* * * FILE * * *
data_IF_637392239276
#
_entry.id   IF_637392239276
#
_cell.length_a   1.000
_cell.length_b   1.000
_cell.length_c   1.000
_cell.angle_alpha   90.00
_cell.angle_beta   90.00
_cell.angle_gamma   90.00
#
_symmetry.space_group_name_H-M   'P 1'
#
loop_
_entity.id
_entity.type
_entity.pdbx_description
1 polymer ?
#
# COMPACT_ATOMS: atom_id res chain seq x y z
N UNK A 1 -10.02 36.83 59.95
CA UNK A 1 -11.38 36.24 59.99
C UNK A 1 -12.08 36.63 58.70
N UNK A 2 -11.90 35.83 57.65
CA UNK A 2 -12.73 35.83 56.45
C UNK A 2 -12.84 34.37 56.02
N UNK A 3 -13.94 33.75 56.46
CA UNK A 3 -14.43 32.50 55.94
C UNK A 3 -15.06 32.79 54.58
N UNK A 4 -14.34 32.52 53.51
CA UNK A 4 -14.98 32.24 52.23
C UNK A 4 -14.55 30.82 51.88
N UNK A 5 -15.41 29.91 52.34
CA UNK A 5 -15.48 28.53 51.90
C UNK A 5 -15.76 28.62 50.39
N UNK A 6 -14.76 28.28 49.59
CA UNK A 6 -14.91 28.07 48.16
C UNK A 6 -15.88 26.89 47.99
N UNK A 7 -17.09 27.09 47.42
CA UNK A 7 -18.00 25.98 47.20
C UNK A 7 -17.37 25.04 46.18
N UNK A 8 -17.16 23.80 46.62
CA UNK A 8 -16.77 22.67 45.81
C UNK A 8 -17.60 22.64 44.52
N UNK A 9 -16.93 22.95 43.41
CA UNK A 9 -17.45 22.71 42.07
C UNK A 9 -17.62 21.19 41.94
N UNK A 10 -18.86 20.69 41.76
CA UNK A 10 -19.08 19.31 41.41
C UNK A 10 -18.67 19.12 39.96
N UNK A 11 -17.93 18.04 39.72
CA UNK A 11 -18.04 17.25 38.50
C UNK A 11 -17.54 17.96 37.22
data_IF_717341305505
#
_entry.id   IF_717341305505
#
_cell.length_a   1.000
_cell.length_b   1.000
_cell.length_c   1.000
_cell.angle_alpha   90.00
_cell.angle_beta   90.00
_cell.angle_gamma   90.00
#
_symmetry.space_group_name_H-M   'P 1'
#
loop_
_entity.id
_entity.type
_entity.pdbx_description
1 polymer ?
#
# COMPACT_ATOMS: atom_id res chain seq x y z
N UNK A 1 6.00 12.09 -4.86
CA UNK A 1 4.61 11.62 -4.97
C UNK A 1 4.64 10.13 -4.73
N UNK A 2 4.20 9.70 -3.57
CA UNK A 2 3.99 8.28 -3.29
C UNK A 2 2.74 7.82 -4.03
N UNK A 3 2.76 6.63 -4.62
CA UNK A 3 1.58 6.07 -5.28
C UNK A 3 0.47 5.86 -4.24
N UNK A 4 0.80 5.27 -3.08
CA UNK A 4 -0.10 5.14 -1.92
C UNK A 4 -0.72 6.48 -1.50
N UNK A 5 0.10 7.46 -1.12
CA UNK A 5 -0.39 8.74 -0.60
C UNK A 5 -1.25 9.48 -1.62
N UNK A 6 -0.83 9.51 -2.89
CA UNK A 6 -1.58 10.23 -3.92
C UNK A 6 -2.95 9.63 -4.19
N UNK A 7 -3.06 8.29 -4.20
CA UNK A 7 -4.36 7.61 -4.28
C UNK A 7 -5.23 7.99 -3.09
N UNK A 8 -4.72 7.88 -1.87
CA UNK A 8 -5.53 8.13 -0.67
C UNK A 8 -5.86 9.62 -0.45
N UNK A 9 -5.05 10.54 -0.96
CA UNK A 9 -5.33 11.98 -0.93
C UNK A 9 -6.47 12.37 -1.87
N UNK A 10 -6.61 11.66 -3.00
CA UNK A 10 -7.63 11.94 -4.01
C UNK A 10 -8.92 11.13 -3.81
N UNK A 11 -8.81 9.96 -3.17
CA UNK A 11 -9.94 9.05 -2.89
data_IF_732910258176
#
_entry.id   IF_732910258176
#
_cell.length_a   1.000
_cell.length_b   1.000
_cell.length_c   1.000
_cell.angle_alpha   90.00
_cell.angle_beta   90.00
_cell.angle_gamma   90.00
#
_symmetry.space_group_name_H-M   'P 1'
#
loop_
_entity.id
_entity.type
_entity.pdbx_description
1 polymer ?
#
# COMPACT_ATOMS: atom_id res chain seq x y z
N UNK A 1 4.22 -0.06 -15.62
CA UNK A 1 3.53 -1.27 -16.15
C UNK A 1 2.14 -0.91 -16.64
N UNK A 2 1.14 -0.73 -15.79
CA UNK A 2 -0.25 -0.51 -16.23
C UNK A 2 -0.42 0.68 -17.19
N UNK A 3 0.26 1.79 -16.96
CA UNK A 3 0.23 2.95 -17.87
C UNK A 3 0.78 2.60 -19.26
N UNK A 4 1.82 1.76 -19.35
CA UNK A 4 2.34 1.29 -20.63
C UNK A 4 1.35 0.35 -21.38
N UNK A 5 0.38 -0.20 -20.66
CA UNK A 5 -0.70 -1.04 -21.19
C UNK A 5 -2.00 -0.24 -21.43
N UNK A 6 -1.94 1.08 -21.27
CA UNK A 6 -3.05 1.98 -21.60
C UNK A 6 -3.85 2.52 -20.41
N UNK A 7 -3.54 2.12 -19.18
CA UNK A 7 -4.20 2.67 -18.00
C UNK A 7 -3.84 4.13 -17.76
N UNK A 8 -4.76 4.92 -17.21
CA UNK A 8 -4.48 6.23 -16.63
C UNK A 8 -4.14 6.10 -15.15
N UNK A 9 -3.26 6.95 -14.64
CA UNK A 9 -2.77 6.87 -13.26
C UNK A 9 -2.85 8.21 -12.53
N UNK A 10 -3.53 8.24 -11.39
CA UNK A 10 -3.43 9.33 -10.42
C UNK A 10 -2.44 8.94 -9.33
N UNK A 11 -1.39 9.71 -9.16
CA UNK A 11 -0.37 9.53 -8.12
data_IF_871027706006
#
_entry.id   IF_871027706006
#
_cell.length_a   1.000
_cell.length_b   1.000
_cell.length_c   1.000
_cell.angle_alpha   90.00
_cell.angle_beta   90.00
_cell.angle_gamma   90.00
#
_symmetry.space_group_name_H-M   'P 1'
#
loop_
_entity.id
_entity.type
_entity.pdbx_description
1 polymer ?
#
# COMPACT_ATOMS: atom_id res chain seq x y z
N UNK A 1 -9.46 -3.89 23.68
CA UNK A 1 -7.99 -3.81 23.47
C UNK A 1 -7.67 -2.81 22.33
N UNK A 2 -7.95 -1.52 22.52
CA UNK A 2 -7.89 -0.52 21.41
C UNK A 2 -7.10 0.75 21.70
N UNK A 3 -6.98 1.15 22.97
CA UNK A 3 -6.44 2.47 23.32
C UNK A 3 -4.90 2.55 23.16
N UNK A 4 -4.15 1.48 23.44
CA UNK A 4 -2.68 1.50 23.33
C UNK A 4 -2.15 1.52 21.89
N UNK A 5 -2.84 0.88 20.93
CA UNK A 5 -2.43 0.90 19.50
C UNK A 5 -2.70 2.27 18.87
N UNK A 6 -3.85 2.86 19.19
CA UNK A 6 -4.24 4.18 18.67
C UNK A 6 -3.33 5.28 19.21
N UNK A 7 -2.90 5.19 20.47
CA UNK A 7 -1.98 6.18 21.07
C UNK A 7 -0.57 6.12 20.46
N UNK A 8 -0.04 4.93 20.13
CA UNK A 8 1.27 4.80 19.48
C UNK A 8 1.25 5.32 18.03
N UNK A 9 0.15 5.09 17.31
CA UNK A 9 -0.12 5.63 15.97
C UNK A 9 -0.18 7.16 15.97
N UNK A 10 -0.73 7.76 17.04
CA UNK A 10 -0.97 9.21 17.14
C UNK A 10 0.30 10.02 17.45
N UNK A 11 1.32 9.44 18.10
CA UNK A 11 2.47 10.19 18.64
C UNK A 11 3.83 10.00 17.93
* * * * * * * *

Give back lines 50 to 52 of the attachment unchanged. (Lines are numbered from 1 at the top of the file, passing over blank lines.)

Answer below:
C UNK A 10 -18.67 19.12 39.96
N UNK A 11 -17.93 18.04 39.72
CA UNK A 11 -18.04 17.25 38.50